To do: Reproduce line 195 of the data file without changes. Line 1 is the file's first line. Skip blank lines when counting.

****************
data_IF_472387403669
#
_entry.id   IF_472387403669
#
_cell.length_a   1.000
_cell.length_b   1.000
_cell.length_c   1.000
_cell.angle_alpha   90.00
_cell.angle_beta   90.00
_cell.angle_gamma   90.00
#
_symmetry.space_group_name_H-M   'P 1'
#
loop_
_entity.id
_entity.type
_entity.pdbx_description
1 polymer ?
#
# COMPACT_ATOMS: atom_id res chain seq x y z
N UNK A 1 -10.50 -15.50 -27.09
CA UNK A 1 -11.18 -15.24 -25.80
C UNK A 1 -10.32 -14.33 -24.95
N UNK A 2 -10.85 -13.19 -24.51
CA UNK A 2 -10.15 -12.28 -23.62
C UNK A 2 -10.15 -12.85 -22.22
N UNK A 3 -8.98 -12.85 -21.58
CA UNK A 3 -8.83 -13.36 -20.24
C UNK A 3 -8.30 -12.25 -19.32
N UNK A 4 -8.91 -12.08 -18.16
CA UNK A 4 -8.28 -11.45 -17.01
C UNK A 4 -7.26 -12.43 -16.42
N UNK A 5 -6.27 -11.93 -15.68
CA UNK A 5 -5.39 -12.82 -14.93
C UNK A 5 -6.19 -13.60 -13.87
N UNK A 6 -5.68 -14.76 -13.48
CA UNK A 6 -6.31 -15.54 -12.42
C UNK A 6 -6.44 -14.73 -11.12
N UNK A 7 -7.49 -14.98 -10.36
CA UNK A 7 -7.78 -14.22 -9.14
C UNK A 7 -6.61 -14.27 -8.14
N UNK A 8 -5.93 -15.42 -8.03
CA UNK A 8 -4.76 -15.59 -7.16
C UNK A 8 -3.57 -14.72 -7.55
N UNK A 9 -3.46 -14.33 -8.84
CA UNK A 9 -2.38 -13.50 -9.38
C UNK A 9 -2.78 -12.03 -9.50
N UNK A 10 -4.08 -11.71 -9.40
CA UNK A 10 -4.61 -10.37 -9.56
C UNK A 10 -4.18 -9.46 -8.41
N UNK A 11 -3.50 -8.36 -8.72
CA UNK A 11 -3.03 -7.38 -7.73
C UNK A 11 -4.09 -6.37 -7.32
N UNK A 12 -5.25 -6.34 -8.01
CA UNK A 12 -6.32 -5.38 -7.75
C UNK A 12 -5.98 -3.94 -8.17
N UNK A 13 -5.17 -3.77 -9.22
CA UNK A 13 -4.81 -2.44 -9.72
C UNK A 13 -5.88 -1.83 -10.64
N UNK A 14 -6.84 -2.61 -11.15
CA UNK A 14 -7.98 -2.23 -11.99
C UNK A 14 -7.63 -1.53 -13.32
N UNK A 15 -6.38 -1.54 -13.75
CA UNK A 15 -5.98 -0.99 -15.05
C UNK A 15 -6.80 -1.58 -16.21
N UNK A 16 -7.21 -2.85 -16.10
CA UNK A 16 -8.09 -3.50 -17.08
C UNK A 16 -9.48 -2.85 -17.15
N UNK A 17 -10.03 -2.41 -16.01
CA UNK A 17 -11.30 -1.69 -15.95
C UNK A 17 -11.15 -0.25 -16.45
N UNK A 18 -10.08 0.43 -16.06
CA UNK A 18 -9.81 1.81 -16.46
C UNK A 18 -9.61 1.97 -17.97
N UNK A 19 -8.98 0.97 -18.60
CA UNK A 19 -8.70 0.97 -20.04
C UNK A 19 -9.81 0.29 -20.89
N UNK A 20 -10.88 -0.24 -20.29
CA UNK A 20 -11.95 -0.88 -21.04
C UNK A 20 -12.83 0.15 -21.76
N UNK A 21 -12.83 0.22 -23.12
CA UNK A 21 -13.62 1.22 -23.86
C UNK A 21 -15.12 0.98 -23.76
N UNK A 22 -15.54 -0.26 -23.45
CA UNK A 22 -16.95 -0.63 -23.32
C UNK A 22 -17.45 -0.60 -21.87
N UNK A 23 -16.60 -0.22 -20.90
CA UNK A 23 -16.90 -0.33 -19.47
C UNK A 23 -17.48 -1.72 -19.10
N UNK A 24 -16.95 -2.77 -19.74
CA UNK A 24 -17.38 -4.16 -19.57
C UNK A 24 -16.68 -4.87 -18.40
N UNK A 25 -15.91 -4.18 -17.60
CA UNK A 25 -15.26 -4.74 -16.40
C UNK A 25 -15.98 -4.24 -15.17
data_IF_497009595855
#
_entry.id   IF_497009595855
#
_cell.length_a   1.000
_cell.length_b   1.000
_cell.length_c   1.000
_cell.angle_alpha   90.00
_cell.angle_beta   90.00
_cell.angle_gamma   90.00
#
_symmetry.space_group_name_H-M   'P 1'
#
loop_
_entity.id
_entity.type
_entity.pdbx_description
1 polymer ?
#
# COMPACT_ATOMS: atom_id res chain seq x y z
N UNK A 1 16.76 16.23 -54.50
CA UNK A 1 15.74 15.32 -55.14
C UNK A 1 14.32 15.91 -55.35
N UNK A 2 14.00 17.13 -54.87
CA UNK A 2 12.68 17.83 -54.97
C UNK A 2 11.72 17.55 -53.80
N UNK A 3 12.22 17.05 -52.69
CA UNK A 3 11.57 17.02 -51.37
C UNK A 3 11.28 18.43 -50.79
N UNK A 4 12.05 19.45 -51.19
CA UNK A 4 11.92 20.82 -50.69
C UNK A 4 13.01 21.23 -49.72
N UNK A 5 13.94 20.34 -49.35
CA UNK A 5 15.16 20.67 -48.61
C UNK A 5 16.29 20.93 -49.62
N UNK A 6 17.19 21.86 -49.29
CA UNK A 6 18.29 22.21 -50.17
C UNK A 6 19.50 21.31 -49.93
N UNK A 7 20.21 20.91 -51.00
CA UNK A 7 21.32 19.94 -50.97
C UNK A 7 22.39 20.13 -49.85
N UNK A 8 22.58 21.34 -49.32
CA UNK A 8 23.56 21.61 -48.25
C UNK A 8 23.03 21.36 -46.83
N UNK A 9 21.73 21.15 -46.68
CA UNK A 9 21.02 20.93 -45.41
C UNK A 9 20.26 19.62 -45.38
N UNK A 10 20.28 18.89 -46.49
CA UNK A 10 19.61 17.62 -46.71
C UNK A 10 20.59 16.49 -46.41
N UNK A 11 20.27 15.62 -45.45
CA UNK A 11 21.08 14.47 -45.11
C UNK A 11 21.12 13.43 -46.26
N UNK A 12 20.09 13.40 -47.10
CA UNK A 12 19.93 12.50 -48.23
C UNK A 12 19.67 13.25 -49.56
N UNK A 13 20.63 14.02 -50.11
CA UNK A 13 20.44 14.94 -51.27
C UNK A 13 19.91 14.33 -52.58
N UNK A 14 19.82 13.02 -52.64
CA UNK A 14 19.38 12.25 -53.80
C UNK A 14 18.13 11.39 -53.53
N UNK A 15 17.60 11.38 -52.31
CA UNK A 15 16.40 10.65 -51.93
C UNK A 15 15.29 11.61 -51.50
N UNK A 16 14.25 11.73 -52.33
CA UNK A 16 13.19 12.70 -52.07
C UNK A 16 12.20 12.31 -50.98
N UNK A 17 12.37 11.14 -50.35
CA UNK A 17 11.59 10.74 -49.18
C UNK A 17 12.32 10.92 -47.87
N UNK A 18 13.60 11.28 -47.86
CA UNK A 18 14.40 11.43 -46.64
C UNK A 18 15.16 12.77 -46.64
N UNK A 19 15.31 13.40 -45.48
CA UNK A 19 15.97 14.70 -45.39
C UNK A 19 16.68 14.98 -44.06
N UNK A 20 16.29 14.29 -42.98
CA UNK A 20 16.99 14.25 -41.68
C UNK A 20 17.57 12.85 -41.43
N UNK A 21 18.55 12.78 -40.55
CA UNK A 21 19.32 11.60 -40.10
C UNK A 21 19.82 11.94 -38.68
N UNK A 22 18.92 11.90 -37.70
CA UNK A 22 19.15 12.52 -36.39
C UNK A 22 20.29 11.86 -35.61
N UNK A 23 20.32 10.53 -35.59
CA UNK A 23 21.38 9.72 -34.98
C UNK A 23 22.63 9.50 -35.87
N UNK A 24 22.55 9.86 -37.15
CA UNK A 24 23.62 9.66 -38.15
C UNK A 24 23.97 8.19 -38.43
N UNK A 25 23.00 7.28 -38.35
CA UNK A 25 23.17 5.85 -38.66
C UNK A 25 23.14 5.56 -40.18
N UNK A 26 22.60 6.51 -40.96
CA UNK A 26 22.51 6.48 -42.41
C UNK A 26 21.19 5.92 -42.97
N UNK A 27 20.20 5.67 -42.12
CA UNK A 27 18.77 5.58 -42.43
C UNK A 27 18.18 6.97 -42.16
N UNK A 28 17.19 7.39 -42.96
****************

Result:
CA UNK A 27 18.77 5.58 -42.43